From L to R: Students Safia Sharif, Caitlin Heidi, and Leo Huang with Teacher Annie Ohana.
How one secondary school in Surrey is welcoming Syrian refugees
Canadians have demonstrated humanitarian spirit and openness in responding to the Syrian refugee crisis, which the United Nations Refugee Agency (UNHCR) has called the world’s single largest refugee crisis. Since the conflict started over four years ago, more than 11 million Syrians have been forced out of their country. The Government of Canada, under Prime Minister Justin Trudeau, has responded by proposing to resettle 25,000 Syrian refugees in Canada.
BCCIE visited students at L.A. Matheson, a public secondary school in Surrey, to hear their heartwarming story as they put together hundreds of welcome boxes for incoming Syrians.
What we saw when we arrived was a classroom (fittingly the Social Justice classroom) converted into an assembly line of stuffed animals, toys, classroom supplies, books, and copies of the Canadian Charter of Rights and Freedoms – all items to be included in the welcome boxes.
Teacher Annie Ohana is leading the initiative, and to date over 300 boxes have been created. Some students even met at Metrotown on New Year’s Day to solicit donations from stores.
Ohana teaches languages and Social Justice at L.A. Matheson. She also leads the Global Issues Club, an extracurricular club for students with an interest in International Affairs.
At a school where close to half the 1300 students have origins outside of Canada, L.A. Matheson is intrinsically globally-focused, making it an ideal landing place for BC’s several hundred anticipated school-aged refugees.
Rows of international flags adorn the halls at L.A. Matheson, representing the origins of its students. L.A. Matheson acknowledges several cultural holidays and teaches a variety of languages, including Punjabi, French, and Spanish. It is not an international school by definition, but it looks and feels like one.
“It is about paying it forward” says grade 12 student
Caitlin Heidi, a grade 12 student who is President of the Global Issues Club, says that she has been interested in world affairs from a young age. “It is about paying it forward,” she says of the welcome boxes. “Small gestures of kindness go a long way.”
Some of the participating students from Ohana’s social justice class were migrants themselves. Safia Sharif’s family moved to Canada from Afghanistan two years ago, and when she arrived she spoke little English. Now she is fluent. Leo Huang emigrated from China and now speaks English as if it were his native language.
Marik Sandhu, who teaches English Language Learners (ELL) classes, says that although the school does not know the exact number of Syrian students they will be receiving, they remain flexible and will draw on past experience working with migrant youth. His classroom is filled with students from countries such as India, the Philippines, Somalia, and Afghanistan. “They can practice their English without being self-conscious here. Students are able to learn from their mistakes in a non-judgmental atmosphere where we laugh together and learn together." His students attend specialized English classes but are integrated with the entire student body, a best practice for schools that want to encourage unity.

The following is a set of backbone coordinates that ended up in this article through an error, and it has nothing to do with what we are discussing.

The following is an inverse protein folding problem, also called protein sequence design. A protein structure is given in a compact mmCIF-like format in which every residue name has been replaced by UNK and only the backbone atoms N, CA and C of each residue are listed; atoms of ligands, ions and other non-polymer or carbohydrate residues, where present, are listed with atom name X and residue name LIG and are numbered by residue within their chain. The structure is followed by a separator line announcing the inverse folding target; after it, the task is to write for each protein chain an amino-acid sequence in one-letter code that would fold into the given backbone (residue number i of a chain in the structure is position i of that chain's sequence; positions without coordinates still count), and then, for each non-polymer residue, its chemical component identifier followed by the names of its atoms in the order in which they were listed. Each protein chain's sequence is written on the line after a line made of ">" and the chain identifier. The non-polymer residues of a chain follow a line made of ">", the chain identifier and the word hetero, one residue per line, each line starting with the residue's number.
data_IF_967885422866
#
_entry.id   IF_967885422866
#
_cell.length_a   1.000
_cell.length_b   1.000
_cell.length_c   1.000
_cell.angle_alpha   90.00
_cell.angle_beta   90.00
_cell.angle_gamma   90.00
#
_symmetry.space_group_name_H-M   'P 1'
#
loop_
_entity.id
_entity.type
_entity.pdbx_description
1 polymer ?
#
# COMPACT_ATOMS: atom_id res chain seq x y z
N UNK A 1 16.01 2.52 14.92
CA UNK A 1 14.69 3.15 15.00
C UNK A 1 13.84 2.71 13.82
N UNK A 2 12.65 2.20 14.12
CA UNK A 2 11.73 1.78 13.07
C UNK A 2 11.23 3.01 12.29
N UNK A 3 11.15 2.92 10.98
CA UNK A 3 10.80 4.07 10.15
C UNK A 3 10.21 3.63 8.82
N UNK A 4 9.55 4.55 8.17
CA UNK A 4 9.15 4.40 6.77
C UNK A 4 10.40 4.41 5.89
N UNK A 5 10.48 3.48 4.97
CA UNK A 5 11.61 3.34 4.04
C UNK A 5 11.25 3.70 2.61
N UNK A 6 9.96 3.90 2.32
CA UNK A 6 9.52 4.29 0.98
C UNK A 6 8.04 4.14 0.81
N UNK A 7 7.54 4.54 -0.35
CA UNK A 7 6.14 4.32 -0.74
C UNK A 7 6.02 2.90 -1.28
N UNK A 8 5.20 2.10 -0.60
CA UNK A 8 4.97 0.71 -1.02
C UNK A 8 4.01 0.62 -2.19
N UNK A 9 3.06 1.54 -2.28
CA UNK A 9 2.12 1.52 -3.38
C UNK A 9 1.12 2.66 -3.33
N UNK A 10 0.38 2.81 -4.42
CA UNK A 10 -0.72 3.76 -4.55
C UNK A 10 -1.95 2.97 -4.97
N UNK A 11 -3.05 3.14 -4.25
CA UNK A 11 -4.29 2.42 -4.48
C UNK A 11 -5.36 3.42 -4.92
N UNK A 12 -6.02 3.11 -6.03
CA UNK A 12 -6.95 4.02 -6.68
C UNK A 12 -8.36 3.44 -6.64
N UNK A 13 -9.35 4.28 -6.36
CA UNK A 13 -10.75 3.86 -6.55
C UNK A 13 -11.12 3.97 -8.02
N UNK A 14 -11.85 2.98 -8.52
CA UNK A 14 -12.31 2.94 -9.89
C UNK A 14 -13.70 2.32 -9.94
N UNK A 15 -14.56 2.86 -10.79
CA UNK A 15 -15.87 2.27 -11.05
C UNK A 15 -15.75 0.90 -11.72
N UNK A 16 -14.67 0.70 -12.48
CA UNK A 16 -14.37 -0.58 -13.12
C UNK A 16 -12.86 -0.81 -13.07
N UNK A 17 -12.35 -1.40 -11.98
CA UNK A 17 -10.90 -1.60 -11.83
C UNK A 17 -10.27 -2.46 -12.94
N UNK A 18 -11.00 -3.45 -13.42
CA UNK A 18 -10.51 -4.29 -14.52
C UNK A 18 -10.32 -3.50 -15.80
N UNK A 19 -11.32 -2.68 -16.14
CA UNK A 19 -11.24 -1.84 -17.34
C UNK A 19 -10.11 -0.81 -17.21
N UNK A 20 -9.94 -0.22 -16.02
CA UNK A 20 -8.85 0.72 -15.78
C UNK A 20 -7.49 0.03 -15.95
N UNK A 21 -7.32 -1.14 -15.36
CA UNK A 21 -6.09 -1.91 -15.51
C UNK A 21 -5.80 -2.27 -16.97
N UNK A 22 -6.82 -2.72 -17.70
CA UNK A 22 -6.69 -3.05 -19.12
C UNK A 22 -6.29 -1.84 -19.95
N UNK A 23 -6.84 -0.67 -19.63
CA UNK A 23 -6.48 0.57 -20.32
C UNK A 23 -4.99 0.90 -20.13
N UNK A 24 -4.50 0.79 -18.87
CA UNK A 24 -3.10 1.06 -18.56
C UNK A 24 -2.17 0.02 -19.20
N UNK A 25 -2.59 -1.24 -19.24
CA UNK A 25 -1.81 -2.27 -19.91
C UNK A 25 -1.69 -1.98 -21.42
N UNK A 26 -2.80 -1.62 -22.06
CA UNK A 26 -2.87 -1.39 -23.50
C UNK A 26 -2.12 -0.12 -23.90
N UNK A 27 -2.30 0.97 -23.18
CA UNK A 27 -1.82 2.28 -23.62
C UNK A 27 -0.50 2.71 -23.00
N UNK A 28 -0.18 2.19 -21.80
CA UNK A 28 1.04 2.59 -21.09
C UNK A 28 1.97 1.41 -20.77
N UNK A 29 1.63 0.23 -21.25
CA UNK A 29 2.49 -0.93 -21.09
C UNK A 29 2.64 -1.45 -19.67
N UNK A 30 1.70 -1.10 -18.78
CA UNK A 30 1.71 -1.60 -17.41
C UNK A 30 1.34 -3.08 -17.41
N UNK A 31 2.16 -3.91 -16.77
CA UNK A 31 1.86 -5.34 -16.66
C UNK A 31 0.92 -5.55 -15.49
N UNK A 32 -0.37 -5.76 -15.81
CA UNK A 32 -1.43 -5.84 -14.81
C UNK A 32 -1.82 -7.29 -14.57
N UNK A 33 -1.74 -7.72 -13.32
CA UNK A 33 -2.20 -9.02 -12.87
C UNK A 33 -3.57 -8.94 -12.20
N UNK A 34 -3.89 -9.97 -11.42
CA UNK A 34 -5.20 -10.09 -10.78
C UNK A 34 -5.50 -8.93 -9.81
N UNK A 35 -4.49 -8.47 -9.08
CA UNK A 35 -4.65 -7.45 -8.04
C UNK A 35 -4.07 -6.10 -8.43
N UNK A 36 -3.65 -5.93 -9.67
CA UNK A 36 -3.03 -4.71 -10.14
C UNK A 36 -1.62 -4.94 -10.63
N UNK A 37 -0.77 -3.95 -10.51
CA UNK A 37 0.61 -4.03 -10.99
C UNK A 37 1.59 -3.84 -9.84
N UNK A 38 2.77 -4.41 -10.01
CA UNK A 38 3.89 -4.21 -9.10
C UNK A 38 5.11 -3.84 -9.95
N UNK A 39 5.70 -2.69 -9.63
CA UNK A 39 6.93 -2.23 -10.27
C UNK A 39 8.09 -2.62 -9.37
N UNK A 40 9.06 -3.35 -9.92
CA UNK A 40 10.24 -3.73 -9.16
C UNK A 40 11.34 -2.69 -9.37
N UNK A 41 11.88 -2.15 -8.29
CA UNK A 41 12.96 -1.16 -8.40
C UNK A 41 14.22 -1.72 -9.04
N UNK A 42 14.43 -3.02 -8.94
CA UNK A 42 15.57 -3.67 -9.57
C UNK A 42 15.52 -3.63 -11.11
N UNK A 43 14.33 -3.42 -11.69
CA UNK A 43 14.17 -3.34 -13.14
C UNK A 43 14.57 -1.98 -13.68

Punjabi teacher Gurpreet Bains says that the school will have to be quick to adapt to newcomers. Some of these students have suffered immensely and witnessed trauma and loss. When they come to school, it is not just about academic learning – but about adjusting to Canadian culture. “Simple things like a ringing bell at the end of the class may be startling. We have to explain to kids how a classroom works.” Schools like L.A. Matheson hope to teach social and cultural norms in addition to regular academic subjects. “We are trying to teach compassion and kindness here,” Gurpreet affirms. “GPAs are important but being a good person is more important.”'
This spirit of compassion has had a ripple effect throughout the school, and many are leading efforts to welcome Syrians.
Art teacher Swetha Ranasuriya, who is from Sri Lanka herself, watches as students paint artwork for the welcome boxes. “It is nice to include something handmade. It adds a personal touch."
As Ohana says “No one has told our students ‘you have to do this.’ They just want to help in any way they can.”
Education as an essential human need
When we think of basic needs, we may think of shelter, food, security, and health care. Education might not immediately come to mind, but is essential for developing students’ skills and confidence. Many Syrian refugees have had their entire lifetime of studies disrupted due to conflict; only a small percentage have been able to continue on to higher education, leading to what has been called a “lost generation.”
Without education, refugees will be unable to help rebuild their country. Education can secure employment and financial security, and as we have seen at L.A. Matheson, it can also help acclimatize students to Canadian life – and importantly, make new friends.
In an environment where migrants are integrated and seen as part of the fabric of the school, the chance that they will thrive and be able to share their cultural backgrounds and histories with domestic students increases.